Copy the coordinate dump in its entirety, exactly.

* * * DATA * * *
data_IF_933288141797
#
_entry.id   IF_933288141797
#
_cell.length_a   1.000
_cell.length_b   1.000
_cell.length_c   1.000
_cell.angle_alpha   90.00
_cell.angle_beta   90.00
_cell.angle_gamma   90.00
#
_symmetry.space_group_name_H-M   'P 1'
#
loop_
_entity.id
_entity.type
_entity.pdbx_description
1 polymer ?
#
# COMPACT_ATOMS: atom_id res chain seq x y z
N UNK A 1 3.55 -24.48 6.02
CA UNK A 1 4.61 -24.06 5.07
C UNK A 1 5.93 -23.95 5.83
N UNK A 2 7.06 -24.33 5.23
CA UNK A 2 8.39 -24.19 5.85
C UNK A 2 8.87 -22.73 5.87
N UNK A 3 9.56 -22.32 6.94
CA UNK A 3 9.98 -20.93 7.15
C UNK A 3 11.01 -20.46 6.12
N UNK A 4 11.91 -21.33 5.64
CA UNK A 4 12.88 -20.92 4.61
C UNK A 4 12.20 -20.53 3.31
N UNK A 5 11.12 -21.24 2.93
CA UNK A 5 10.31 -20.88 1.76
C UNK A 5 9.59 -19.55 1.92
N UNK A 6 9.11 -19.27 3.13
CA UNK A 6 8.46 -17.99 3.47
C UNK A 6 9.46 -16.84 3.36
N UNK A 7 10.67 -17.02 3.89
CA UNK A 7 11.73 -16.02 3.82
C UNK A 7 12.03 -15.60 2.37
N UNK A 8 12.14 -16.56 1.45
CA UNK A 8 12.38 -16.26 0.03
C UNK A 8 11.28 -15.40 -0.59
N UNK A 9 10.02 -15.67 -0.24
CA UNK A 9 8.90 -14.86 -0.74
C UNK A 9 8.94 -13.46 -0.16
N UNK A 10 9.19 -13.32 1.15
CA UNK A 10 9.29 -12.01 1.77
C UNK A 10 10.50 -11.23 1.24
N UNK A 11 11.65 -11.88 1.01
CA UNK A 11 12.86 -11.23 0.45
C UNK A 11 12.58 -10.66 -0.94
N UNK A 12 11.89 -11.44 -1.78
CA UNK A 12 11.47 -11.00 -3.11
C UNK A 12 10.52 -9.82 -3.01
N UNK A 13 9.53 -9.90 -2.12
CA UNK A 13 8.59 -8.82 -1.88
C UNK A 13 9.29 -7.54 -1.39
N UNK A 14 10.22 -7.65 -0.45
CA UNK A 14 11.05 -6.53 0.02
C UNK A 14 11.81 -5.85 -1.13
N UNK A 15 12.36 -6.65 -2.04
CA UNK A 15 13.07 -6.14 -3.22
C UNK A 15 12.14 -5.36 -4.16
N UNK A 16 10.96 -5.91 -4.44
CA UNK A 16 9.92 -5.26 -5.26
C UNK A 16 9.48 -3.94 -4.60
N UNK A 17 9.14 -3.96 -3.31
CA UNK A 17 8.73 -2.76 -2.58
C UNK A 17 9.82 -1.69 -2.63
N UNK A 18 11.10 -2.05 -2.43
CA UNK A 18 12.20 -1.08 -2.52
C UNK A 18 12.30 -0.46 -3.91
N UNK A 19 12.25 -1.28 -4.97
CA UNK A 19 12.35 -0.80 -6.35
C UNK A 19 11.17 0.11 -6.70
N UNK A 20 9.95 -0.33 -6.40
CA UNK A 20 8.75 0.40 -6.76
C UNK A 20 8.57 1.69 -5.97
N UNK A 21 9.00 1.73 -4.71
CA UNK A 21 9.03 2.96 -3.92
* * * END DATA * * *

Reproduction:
data_IF_933288141797
#
_entry.id   IF_933288141797
#
_cell.length_a   1.000
_cell.length_b   1.000
_cell.length_c   1.000
_cell.angle_alpha   90.00
_cell.angle_beta   90.00
_cell.angle_gamma   90.00
#
_symmetry.space_group_name_H-M   'P 1'
#
loop_
_entity.id
_entity.type
_entity.pdbx_description
1 polymer ?
#
# COMPACT_ATOMS: atom_id res chain seq x y z
N UNK A 1 3.55 -24.48 6.02
CA UNK A 1 4.61 -24.06 5.07
C UNK A 1 5.93 -23.95 5.83
N UNK A 2 7.06 -24.33 5.23
CA UNK A 2 8.39 -24.19 5.85
C UNK A 2 8.87 -22.73 5.87
N UNK A 3 9.56 -22.32 6.94
CA UNK A 3 9.98 -20.93 7.15
C UNK A 3 11.01 -20.46 6.12
N UNK A 4 11.91 -21.33 5.64
CA UNK A 4 12.88 -20.92 4.61
C UNK A 4 12.20 -20.53 3.31
N UNK A 5 11.12 -21.24 2.93
CA UNK A 5 10.31 -20.88 1.76
C UNK A 5 9.59 -19.55 1.92
N UNK A 6 9.11 -19.27 3.13
CA UNK A 6 8.46 -17.99 3.47
C UNK A 6 9.46 -16.84 3.36
N UNK A 7 10.67 -17.02 3.89
CA UNK A 7 11.73 -16.02 3.82
C UNK A 7 12.03 -15.60 2.37
N UNK A 8 12.14 -16.56 1.45
CA UNK A 8 12.38 -16.26 0.03
C UNK A 8 11.28 -15.40 -0.59
N UNK A 9 10.02 -15.67 -0.24
CA UNK A 9 8.90 -14.86 -0.74
C UNK A 9 8.94 -13.46 -0.16
N UNK A 10 9.19 -13.32 1.15
CA UNK A 10 9.29 -12.01 1.77
C UNK A 10 10.50 -11.23 1.24
N UNK A 11 11.65 -11.88 1.01
CA UNK A 11 12.86 -11.23 0.45
C UNK A 11 12.58 -10.66 -0.94
N UNK A 12 11.89 -11.44 -1.78
CA UNK A 12 11.47 -11.00 -3.11
C UNK A 12 10.52 -9.82 -3.01
N UNK A 13 9.53 -9.90 -2.12
CA UNK A 13 8.59 -8.82 -1.88
C UNK A 13 9.29 -7.54 -1.39
N UNK A 14 10.22 -7.65 -0.45
CA UNK A 14 11.05 -6.53 0.02
C UNK A 14 11.81 -5.85 -1.13
N UNK A 15 12.36 -6.65 -2.04
CA UNK A 15 13.07 -6.14 -3.22
C UNK A 15 12.14 -5.36 -4.16
N UNK A 16 10.96 -5.91 -4.44
CA UNK A 16 9.92 -5.26 -5.26
C UNK A 16 9.48 -3.94 -4.60
N UNK A 17 9.14 -3.96 -3.31
CA UNK A 17 8.73 -2.76 -2.58
C UNK A 17 9.82 -1.69 -2.63
N UNK A 18 11.10 -2.05 -2.43
CA UNK A 18 12.20 -1.08 -2.52
C UNK A 18 12.30 -0.46 -3.91
N UNK A 19 12.25 -1.28 -4.97
CA UNK A 19 12.35 -0.80 -6.35
C UNK A 19 11.17 0.11 -6.70
N UNK A 20 9.95 -0.33 -6.40
CA UNK A 20 8.75 0.40 -6.76
C UNK A 20 8.57 1.69 -5.97
N UNK A 21 9.00 1.73 -4.71
CA UNK A 21 9.03 2.96 -3.92